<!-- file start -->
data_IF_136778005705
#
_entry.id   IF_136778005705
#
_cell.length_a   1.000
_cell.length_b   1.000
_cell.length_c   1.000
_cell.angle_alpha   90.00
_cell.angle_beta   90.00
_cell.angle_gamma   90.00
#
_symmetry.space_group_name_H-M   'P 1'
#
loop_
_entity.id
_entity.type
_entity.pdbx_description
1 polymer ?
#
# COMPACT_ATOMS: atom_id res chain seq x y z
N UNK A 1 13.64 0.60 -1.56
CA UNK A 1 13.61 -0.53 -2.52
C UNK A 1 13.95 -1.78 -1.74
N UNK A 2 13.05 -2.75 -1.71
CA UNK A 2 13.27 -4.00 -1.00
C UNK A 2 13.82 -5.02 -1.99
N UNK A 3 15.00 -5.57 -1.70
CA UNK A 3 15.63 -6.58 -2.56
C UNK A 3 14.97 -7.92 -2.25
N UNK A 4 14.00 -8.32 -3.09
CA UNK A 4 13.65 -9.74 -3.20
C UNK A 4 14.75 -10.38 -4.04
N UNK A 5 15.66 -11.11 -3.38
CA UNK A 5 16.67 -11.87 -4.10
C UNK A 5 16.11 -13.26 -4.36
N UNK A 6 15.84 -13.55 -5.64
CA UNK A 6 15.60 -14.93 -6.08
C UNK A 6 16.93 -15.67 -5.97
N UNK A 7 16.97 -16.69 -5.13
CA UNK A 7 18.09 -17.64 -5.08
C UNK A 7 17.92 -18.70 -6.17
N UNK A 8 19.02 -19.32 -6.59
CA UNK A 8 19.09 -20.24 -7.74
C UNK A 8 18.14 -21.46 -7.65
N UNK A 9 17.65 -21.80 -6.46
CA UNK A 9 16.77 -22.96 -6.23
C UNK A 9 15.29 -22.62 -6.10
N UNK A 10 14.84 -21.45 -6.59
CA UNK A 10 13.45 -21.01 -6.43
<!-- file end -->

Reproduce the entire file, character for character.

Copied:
data_IF_136778005705
#
_entry.id   IF_136778005705
#
_cell.length_a   1.000
_cell.length_b   1.000
_cell.length_c   1.000
_cell.angle_alpha   90.00
_cell.angle_beta   90.00
_cell.angle_gamma   90.00
#
_symmetry.space_group_name_H-M   'P 1'
#
loop_
_entity.id
_entity.type
_entity.pdbx_description
1 polymer ?
#
# COMPACT_ATOMS: atom_id res chain seq x y z
N UNK A 1 13.64 0.60 -1.56
CA UNK A 1 13.61 -0.53 -2.52
C UNK A 1 13.95 -1.78 -1.74
N UNK A 2 13.05 -2.75 -1.71
CA UNK A 2 13.27 -4.00 -1.00
C UNK A 2 13.82 -5.02 -1.99
N UNK A 3 15.00 -5.57 -1.70
CA UNK A 3 15.63 -6.58 -2.56
C UNK A 3 14.97 -7.92 -2.25
N UNK A 4 14.00 -8.32 -3.09
CA UNK A 4 13.65 -9.74 -3.20
C UNK A 4 14.75 -10.38 -4.04
N UNK A 5 15.66 -11.11 -3.38
CA UNK A 5 16.67 -11.87 -4.10
C UNK A 5 16.11 -13.26 -4.36
N UNK A 6 15.84 -13.55 -5.64
CA UNK A 6 15.60 -14.93 -6.08
C UNK A 6 16.93 -15.67 -5.97
N UNK A 7 16.97 -16.69 -5.13
CA UNK A 7 18.09 -17.64 -5.08
C UNK A 7 17.92 -18.70 -6.17
N UNK A 8 19.02 -19.32 -6.59
CA UNK A 8 19.09 -20.24 -7.74
C UNK A 8 18.14 -21.46 -7.65
N UNK A 9 17.65 -21.80 -6.46
CA UNK A 9 16.77 -22.96 -6.23
C UNK A 9 15.29 -22.62 -6.10
N UNK A 10 14.84 -21.45 -6.59
CA UNK A 10 13.45 -21.01 -6.43